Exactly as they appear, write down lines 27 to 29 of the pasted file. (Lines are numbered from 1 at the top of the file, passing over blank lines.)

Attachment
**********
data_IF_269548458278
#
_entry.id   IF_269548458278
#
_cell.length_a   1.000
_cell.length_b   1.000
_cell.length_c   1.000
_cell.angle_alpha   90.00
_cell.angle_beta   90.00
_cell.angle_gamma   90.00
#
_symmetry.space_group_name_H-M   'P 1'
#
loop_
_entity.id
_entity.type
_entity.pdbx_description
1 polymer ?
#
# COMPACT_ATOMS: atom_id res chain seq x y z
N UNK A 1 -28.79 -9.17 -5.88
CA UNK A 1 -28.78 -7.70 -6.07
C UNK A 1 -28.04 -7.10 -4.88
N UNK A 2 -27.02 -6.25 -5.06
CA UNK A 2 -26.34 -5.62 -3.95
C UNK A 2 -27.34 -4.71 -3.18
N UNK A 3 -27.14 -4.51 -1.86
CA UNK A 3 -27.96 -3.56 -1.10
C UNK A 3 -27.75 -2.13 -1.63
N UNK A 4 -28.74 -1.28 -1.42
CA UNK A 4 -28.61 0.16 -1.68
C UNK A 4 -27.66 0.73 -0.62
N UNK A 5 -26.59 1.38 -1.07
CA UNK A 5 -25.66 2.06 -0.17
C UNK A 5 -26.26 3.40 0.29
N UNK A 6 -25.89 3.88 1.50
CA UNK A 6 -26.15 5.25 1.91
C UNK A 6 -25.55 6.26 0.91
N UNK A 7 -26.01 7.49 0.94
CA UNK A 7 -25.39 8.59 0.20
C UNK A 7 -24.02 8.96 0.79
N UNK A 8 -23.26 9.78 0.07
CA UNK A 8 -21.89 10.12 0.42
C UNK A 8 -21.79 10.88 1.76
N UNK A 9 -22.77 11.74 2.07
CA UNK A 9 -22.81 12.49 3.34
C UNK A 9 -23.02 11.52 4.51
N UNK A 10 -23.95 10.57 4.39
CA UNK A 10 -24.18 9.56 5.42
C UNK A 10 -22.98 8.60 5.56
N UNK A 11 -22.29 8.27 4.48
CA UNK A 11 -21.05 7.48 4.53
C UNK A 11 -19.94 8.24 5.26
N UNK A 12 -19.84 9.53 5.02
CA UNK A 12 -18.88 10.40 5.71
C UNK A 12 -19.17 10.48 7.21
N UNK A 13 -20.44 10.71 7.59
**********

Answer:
N UNK A 3 -27.14 -4.51 -1.86
CA UNK A 3 -27.96 -3.56 -1.10
C UNK A 3 -27.75 -2.13 -1.63